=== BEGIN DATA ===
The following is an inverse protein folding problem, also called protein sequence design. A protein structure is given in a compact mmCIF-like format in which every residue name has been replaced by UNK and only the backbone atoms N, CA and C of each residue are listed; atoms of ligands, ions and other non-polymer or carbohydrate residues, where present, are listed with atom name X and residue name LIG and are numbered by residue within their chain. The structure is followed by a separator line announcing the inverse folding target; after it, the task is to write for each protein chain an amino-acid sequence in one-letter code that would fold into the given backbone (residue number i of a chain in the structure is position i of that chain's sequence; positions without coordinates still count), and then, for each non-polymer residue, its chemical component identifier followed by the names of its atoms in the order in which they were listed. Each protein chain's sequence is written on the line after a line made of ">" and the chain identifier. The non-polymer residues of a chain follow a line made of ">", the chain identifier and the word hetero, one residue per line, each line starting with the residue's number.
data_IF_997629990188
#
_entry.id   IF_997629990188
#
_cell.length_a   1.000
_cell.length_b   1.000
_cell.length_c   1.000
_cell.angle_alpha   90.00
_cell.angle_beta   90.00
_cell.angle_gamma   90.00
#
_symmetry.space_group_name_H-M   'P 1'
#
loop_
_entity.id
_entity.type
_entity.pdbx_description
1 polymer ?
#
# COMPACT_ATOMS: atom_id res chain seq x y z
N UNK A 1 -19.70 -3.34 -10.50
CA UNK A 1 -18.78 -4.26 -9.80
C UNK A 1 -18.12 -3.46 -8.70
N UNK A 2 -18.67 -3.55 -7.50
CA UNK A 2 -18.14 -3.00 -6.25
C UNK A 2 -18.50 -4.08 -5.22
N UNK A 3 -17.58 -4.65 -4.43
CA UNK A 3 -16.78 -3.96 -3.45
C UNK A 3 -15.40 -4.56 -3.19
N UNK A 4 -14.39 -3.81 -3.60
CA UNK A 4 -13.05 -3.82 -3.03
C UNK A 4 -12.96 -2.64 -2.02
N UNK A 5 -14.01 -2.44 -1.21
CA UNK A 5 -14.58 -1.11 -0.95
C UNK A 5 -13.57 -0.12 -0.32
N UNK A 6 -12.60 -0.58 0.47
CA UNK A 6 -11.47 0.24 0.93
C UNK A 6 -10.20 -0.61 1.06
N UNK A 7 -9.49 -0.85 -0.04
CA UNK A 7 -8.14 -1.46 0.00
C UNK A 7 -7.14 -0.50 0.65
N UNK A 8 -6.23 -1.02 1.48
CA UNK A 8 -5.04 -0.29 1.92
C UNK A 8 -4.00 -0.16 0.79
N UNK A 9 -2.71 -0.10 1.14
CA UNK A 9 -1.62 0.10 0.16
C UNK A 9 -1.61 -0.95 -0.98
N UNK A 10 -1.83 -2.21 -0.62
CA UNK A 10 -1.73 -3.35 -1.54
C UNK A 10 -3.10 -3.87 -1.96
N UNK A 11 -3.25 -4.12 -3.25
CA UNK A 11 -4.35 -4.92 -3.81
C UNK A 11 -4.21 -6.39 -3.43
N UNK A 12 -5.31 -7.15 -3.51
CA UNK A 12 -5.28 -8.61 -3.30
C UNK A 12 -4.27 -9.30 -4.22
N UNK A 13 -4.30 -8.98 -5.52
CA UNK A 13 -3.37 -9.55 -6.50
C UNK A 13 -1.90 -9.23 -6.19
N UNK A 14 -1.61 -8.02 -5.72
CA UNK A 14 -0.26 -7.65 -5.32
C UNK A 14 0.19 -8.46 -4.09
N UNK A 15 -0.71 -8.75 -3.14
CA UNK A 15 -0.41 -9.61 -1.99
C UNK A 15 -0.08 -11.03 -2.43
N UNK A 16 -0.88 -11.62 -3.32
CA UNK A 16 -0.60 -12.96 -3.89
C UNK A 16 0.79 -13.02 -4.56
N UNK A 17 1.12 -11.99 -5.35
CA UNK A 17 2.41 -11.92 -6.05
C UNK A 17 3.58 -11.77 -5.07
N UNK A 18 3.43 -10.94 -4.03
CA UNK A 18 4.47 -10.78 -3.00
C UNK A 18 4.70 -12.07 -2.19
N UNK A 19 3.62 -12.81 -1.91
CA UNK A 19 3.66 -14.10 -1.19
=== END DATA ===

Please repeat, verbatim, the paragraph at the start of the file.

The following is an inverse protein folding problem, also called protein sequence design. A protein structure is given in a compact mmCIF-like format in which every residue name has been replaced by UNK and only the backbone atoms N, CA and C of each residue are listed; atoms of ligands, ions and other non-polymer or carbohydrate residues, where present, are listed with atom name X and residue name LIG and are numbered by residue within their chain. The structure is followed by a separator line announcing the inverse folding target; after it, the task is to write for each protein chain an amino-acid sequence in one-letter code that would fold into the given backbone (residue number i of a chain in the structure is position i of that chain's sequence; positions without coordinates still count), and then, for each non-polymer residue, its chemical component identifier followed by the names of its atoms in the order in which they were listed. Each protein chain's sequence is written on the line after a line made of ">" and the chain identifier. The non-polymer residues of a chain follow a line made of ">", the chain identifier and the word hetero, one residue per line, each line starting with the residue's number.